In a formal system, people come together and interact with each other which causes development of certain relations and sentiments positive, negative or indifferent. These relations and developments steadily result in spontaneous development of informal groups, groups so formed satisfy many of the social needs that remained uncared for by the formal organisation.

Every organisation has hierarchical levels. It is like a pyramid consisting of layers and every layer has functional segmentation. The number of segments get reduced with the increasing level of the layer in the organisation and at the top only one layer remains that ultimately envelops the entire organisation. Every level and every individual at that level is assigned a role which is played by everybody in relation to those having role relationships. Accordingly, an individual gets certain privileges and prerogatives over others. The technical equipment, technology employed design of machines, arrangement of jobs, etc. constitute the physical environment of the work situation. It provides, implies or embraces the physical conditions under which a person is to perform the work and it affects skills, motivations and perceptions of people ultimately leading to a particular efficiency level.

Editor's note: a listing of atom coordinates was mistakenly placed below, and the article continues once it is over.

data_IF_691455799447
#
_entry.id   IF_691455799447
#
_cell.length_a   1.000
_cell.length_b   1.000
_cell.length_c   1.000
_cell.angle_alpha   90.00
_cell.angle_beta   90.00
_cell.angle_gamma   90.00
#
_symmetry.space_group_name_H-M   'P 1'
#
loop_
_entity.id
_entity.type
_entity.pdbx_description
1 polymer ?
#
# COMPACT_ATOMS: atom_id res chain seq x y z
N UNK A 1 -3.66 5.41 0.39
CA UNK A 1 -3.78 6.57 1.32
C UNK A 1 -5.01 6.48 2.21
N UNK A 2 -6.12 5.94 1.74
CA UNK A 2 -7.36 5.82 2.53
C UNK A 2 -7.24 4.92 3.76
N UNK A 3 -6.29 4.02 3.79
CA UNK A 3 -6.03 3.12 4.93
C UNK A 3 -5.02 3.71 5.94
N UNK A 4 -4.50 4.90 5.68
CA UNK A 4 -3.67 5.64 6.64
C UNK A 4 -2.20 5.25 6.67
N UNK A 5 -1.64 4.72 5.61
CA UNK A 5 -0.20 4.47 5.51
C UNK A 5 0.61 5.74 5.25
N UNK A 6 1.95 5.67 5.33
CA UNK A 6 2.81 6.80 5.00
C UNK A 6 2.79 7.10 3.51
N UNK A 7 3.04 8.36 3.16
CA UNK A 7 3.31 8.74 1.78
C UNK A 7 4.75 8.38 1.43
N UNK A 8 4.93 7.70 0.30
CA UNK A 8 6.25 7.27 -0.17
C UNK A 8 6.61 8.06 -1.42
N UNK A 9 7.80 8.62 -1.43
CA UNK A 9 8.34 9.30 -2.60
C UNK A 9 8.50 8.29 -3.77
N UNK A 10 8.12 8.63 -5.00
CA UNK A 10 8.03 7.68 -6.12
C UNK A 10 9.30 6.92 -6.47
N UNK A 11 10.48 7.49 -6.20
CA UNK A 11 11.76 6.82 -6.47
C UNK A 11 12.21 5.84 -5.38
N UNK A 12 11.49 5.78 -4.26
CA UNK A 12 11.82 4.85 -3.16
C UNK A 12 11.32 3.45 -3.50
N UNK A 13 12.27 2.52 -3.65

Interdependent Nature : The above parts of a system of an organisation work unitedly for the attainment of a common goal. While performing their individual roles, they hardly work independently and to prove themselves productive, they work cooperatively and in collaboration with each other. Thus, these parts interact within and between themselves and such interaction may be interpret interactions and interpret interactions.

Each part of the organisation interact with all other parts. Individuals interact with informal organisations to get their social needs satisfied which formal organisation fails to satisfy. It makes modifications in individuals and expectations of the organisations. The individual may mould the group according to his point of view and by convincing the group, they can put their viewpoint before the organisation. Thus, each part interact affecting each other and resulting in mutual modification of expectancies. Consequently demands and expectations of individual reconcile for harmonious relationships. The same may happen with organisations.